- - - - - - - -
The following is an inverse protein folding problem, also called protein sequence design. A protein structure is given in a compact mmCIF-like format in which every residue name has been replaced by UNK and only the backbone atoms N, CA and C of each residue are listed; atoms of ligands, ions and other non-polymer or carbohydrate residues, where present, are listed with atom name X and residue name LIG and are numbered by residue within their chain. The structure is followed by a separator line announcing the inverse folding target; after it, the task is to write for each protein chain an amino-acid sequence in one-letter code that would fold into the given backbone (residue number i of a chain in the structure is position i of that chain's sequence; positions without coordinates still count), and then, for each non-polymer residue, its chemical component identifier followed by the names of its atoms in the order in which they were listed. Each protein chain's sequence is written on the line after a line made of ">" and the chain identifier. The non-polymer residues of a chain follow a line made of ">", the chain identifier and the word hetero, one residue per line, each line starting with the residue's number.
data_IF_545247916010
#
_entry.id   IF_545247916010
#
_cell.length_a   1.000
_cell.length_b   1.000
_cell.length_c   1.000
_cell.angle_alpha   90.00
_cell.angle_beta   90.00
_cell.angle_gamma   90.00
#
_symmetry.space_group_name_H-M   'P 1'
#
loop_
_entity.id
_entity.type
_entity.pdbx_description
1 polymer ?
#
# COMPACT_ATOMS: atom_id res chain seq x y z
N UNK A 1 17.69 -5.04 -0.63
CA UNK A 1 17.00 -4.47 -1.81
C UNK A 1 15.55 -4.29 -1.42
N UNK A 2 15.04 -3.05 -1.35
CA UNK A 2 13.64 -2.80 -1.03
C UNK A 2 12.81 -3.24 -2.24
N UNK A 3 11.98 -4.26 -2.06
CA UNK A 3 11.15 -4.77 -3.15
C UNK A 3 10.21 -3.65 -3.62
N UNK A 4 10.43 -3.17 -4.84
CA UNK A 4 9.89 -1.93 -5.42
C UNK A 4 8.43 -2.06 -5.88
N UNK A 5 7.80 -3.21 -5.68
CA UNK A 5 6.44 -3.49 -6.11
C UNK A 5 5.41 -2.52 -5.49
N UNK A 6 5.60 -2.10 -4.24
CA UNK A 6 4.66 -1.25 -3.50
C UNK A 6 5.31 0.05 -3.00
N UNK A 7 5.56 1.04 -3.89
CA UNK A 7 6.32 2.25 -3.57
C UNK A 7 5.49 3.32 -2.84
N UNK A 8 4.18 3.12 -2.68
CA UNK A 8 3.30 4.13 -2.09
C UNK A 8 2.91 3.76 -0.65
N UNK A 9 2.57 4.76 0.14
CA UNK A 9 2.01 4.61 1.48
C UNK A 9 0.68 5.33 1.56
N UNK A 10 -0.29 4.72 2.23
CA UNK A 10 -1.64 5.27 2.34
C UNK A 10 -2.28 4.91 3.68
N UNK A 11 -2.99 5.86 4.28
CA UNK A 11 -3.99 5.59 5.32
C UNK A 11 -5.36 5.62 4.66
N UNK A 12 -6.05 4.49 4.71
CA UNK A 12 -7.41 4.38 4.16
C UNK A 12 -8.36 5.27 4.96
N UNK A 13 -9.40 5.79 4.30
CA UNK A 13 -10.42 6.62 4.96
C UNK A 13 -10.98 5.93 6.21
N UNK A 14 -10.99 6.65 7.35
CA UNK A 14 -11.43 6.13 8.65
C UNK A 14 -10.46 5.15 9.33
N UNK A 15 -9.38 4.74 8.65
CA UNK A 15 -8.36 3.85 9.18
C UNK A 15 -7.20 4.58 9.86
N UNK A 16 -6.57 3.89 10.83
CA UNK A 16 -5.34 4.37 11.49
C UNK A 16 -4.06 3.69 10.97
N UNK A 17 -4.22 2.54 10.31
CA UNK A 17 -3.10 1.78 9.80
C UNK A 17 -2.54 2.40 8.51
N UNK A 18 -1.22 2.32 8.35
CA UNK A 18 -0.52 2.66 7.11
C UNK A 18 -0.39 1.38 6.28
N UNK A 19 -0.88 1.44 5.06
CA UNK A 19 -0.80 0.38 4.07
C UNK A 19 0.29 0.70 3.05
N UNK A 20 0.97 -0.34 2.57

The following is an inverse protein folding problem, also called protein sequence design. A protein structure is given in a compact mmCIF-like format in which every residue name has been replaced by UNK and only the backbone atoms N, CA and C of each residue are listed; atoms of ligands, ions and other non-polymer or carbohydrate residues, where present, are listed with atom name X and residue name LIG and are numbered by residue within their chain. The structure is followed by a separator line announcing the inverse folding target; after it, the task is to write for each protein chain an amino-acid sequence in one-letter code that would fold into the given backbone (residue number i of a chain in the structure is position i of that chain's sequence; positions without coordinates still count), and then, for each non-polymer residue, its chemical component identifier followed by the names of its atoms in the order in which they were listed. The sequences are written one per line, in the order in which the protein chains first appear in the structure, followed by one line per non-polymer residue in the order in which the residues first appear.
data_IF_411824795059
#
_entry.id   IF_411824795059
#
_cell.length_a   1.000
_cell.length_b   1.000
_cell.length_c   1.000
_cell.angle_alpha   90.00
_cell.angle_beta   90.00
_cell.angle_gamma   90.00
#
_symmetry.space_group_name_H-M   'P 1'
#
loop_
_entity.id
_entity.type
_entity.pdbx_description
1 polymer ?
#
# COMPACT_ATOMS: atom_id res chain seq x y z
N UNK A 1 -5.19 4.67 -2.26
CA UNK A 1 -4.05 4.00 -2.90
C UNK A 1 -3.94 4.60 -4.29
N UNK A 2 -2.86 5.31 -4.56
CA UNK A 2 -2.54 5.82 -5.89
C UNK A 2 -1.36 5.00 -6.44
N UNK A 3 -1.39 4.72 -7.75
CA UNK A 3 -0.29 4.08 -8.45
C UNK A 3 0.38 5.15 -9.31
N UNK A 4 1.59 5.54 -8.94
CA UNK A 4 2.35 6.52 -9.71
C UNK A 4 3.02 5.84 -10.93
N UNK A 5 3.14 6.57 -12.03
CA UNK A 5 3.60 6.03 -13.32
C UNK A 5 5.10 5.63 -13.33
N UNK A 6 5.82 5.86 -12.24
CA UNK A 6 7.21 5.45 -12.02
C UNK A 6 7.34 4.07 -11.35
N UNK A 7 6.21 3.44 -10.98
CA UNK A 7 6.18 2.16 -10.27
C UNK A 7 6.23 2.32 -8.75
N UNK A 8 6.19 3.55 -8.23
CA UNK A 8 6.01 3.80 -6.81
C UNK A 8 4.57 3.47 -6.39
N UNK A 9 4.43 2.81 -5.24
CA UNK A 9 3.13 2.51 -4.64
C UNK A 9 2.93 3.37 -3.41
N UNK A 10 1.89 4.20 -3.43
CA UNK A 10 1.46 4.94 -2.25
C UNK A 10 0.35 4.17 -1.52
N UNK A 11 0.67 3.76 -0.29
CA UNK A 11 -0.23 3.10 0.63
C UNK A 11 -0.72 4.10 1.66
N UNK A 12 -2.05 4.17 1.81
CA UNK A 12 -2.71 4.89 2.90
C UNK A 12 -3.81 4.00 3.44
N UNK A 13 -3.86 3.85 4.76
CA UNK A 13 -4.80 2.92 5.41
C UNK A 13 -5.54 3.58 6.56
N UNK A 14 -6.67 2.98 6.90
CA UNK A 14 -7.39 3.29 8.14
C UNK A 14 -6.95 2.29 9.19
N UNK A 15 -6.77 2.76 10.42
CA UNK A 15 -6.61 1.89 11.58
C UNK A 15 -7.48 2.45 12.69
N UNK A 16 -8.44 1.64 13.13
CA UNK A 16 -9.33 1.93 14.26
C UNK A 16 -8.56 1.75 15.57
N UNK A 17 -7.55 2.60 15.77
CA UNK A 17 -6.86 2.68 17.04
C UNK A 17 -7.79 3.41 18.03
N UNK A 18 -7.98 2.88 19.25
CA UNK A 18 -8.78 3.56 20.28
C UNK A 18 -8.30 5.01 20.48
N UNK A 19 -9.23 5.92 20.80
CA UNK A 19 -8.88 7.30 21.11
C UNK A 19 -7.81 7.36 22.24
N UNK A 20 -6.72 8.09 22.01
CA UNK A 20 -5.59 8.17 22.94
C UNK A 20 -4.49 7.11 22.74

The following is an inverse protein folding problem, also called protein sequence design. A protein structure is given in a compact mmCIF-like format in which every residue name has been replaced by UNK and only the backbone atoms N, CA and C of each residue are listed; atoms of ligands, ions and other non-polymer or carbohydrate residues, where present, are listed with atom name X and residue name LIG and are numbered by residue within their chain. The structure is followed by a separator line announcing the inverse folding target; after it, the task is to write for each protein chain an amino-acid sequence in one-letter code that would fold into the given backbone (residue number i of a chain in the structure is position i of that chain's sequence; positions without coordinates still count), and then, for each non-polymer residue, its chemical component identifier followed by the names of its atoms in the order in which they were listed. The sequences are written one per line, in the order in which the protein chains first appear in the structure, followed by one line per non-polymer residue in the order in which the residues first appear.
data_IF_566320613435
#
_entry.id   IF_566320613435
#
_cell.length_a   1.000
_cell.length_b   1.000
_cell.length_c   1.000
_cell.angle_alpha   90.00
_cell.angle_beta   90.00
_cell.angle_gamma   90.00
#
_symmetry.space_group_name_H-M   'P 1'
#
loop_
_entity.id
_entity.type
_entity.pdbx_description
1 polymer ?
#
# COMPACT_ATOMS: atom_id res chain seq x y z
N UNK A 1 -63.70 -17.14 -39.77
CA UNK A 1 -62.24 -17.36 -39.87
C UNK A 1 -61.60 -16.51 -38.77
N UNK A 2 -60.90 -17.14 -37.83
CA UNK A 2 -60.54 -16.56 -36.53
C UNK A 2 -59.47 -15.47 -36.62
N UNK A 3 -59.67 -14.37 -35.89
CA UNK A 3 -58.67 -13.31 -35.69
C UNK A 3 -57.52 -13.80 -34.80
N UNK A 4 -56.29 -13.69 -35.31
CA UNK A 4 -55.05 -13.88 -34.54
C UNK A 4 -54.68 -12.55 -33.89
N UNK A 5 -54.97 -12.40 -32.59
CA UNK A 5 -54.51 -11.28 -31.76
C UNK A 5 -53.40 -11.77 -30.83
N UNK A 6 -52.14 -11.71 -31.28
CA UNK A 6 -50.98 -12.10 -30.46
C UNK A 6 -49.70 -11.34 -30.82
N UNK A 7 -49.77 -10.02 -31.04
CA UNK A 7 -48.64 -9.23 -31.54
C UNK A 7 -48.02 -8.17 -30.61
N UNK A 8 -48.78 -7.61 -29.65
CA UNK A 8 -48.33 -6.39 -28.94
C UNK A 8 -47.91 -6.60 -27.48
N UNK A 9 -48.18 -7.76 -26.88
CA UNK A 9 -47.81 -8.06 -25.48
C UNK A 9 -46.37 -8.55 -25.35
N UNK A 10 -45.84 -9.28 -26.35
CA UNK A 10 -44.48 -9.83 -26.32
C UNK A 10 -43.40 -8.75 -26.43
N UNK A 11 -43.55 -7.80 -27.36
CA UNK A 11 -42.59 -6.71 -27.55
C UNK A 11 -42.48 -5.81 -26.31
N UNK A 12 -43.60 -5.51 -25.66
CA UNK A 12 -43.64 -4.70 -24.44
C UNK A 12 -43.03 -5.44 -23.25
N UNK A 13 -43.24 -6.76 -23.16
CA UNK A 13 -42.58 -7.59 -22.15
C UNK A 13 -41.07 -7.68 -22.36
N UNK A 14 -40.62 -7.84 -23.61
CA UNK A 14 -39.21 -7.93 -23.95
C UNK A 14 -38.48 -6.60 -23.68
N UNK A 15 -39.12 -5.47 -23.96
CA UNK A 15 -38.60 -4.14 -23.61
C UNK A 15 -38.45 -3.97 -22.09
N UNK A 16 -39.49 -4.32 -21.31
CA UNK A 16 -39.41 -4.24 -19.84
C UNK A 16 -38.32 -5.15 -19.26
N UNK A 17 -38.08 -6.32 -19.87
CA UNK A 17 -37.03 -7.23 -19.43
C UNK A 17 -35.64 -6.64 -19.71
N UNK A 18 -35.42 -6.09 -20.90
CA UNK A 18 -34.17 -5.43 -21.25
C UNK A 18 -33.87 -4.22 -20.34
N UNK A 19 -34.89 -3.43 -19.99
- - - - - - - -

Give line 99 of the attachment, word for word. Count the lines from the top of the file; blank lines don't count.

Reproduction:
#